Not only does mTORC1 regulate SG formation and clearance. Conversely, SGs also inhibit mTORC1 by several mechanisms in yeast as well as in mammalian cells (Takahara and Maeda, 2012; Thedieck et al., 2013; Wippich et al., 2013; Mediani et al., 2021). In mammalian cells, SG recruitment of RPTOR is mediated by SPAG5 (sperm associated antigen 5, also known as astrin) and leads to the disassembly and inhibition of mTORC1 (Thedieck et al., 2013) (Figure 2). MTOR localizes to SGs too (Wippich et al., 2013), but the molecule mediating this recruitment is unknown (Figure 2). Likewise, the Saccharomyces cerevisiae RPTOR orthologue KOG1 and TOR1 localize to SGs (Takahara and Maeda, 2012). Also the TSC subunit TSC2 (Kosmas et al., 2021) and the mTORC1 substrates S6K1 and 2 (Sfakianos et al., 2018) have been recently reported at SGs (Figure 2), which might impinge on mTORC1 activity as well. It will be interesting to delineate the coordination of the recruitment and disassembly of the TSC and mTORC1 complexes and their substrates at SGs. SGs also regulate mTORC1 via the kinase DYRK3 (dual specificity tyrosine phosphorylation regulated kinase 3) (Wippich et al., 2013; Mediani et al., 2021). DYRK3 binds HSP90 (heat shock protein 90 family) an essential chaperone which regulates the folding and stability of many clients including stress response factors important to resolve a variety of proteotoxic stresses [reviewed in detail by Schopf et al. (2017), Calderwood (2018), Moran Luengo et al. (2019), Lang et al. (2021)]. Under non-stress conditions, HSP90 keeps DYRK3 in an active confirmation. DYRK3 phosphorylates the mTORC1 inhibitor AKT1S1 at threonine 246, thus de-repressing mTORC1 (Wippich et al., 2013). Upon stress or HSP90 inhibition (Wippich et al., 2013; Mediani et al., 2021), inactive DYRK3 is recruited to SGs via its N-terminal IDR, resulting in AKT1S1 activation and mTORC1 inhibition. SG-localized DYRK3 also stabilizes SGs, thereby enhancing their inhibitory effect on mTORC1. As mTORC1 is inhibited by SGs, mTORC1-driven SG formation may constitute a negative feedback mechanism that restricts mTORC1 activation by stress, contributing to the fine-tuning of cellular anabolism and catabolism that maintains cellular homeostasis under stress.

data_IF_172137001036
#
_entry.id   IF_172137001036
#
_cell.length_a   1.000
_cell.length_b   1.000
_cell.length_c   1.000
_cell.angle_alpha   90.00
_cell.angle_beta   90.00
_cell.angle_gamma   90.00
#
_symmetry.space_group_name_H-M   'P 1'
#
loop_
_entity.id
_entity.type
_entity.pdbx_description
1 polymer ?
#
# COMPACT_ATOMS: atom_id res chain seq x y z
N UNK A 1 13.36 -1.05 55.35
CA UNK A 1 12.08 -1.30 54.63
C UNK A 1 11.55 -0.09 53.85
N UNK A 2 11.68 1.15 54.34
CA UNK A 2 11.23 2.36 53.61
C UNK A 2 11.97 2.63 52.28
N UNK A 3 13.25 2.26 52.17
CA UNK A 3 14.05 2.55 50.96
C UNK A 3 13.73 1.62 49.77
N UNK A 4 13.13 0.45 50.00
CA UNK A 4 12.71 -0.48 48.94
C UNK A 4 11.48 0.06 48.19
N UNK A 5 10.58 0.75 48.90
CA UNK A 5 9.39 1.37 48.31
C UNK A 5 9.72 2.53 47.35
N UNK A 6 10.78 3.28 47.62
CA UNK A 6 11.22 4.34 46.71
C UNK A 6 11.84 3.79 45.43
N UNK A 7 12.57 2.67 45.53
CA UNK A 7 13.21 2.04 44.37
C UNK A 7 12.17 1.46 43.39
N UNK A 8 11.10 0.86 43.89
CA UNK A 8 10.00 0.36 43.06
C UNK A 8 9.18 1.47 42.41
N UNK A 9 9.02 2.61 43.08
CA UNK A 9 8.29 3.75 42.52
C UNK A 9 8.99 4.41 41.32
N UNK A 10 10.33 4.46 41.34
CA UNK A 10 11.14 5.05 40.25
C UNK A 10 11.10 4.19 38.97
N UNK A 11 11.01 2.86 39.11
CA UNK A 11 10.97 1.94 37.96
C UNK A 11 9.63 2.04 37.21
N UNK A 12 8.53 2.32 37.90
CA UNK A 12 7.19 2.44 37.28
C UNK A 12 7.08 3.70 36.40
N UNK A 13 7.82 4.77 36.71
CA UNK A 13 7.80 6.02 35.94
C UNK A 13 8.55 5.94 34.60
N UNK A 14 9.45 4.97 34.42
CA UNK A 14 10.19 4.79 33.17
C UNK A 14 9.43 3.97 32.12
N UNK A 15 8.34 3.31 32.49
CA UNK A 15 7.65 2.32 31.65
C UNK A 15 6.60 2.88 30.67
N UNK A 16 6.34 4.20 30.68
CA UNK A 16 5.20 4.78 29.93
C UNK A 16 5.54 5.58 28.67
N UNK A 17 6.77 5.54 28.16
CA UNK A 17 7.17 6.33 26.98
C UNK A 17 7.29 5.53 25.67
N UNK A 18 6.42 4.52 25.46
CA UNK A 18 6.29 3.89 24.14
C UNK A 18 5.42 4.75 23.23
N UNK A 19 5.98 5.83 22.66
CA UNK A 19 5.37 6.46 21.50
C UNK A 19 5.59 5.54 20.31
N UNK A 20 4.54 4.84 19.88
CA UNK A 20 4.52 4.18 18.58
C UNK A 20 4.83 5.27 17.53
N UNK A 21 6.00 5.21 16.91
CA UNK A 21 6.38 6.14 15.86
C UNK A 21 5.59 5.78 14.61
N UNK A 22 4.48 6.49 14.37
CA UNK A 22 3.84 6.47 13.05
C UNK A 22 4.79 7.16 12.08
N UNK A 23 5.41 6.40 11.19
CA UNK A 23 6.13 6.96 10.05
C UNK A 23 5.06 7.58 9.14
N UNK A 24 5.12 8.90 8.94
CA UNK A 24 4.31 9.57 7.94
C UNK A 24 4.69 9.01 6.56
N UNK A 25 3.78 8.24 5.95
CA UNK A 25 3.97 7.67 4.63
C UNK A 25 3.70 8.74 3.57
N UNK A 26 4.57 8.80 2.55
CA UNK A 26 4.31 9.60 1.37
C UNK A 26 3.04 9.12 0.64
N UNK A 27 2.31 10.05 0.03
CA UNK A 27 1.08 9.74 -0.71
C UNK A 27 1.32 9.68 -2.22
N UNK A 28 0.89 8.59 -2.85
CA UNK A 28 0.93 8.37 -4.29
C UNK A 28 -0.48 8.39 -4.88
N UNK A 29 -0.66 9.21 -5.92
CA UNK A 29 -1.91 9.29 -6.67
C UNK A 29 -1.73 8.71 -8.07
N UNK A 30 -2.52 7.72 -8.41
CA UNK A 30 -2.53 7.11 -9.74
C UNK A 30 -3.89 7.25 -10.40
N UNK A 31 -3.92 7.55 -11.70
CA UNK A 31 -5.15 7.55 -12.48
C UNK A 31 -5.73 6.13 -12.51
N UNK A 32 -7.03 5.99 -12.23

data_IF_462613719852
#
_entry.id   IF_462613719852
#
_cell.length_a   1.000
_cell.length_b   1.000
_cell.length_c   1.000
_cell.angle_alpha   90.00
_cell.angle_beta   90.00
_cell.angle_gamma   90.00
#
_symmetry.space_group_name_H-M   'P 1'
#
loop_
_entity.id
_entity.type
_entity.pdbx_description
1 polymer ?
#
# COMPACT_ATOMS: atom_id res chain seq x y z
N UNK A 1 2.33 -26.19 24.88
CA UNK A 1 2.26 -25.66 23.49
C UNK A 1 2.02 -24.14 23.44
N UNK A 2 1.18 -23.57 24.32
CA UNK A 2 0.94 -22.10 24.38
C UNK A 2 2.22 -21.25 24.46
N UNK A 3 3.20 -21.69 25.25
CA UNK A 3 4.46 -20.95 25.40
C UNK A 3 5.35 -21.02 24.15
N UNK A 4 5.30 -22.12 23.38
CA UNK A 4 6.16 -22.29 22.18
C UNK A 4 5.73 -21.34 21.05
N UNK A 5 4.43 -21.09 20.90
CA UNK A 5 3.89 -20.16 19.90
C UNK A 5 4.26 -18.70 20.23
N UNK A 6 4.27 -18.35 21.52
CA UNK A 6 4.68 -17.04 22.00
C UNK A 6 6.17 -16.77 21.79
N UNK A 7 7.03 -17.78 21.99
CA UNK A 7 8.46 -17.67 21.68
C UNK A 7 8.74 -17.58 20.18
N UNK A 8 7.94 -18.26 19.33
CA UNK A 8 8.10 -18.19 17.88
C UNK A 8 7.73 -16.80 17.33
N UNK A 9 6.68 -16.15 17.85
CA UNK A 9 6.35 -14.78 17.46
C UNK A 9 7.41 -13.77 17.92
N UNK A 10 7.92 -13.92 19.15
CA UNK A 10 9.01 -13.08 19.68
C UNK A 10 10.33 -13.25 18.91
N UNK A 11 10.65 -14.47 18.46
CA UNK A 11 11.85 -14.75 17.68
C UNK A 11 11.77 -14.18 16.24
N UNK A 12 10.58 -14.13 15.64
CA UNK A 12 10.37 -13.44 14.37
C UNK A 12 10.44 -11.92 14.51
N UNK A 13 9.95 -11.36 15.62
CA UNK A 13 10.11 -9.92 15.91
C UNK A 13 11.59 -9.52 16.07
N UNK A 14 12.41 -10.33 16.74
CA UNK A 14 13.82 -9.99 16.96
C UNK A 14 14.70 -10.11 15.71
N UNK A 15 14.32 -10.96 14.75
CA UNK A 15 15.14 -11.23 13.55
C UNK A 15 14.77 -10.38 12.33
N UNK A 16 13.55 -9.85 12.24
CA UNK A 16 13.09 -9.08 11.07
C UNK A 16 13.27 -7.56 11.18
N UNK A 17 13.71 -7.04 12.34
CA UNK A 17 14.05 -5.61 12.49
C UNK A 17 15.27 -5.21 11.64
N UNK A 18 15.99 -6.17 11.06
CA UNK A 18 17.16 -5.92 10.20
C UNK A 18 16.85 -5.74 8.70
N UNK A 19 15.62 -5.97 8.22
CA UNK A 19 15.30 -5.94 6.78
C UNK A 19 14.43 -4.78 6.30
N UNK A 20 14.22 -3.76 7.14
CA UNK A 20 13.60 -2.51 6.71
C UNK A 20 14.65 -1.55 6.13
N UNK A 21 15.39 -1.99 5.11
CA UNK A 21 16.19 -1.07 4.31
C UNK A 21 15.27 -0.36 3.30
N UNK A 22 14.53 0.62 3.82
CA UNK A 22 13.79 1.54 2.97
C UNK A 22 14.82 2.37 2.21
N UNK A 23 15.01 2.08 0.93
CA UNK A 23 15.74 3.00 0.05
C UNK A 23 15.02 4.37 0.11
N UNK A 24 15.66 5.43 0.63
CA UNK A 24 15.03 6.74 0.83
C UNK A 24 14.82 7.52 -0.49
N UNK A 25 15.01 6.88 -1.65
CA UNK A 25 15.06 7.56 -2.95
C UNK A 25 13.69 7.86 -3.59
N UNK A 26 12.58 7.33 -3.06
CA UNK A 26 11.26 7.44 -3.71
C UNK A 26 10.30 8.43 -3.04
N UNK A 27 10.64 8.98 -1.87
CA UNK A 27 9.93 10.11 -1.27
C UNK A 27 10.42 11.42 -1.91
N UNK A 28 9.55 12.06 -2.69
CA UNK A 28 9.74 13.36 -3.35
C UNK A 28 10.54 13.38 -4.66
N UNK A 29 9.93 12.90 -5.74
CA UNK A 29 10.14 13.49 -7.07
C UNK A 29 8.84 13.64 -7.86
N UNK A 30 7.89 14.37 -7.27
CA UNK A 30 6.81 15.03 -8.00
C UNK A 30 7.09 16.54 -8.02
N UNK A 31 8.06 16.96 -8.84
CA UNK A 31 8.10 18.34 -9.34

Discussion

Linkage of MTOR and SGs in Aging

Stresses linked to hallmarks of aging (see mTORC1 and Age-Related Stressors) impinge on mTORC1 activity and SG formation (see SGs and mTORC1 Signaling). Conversely, enhanced mTORC1 signaling (Papadopoli et al., 2019) and SG formation (Cao et al., 2020) have been linked to age-related processes, and MTOR and SG levels often correlate with the severity of age-related diseases (Papadopoli et al., 2019; Liu and Sabatini, 2020; Chrienova et al., 2021). However, the crosstalk between mTORC1 and SG formation in the context of aging progression is poorly explored.

Aging is characterized by increased numbers of senescent cells that have been assigned to stress stimuli which result in irreversible cell cycle arrest (Lopez-Otin et al., 2013; Papadopoli et al., 2019). Senescent cells are impaired in their proliferative capacity, but they maintain an active metabolism (Papadopoli et al., 2019) and exhibit reduced apoptosis (Wanner et al., 2020) despite stress-induced damage (Song et al., 2020). Although SG formation is mainly recognized to counteract senescence (Omer et al., 2018; Cao et al., 2020), senescent cells can form SGs (Lian and Gallouzi, 2009). Interestingly, senescent cells exhibit mTORC1 uncoupling from its suppressors, resulting in mTORC1 hyperactivity (Carroll et al., 2017). Hence, chronic mTORC1 activity might sensitize senescent cells to SG formation. In line with this, senescent cells present a higher number of SGs upon acute stress (Lian and Gallouzi, 2009) and show slowed SG disassembly after stress recovery (Gallouzi, 2009; Lian and Gallouzi, 2009). SGs enhance survival by sequestering pro-apoptotic proteins (Arimoto et al., 2008). mTORC1-driven SG formation may also exert a negative feedback on mTORC1 that restricts its excessive activity, known to result in apoptosis (Appenzeller-Herzog and Hall, 2012; Thedieck et al., 2013). Hence, SG formation might contribute to the survival and increased presence of senescent cells in aging tissues by sequestering pro-apoptotic factors and by dampening mTORC1 activity.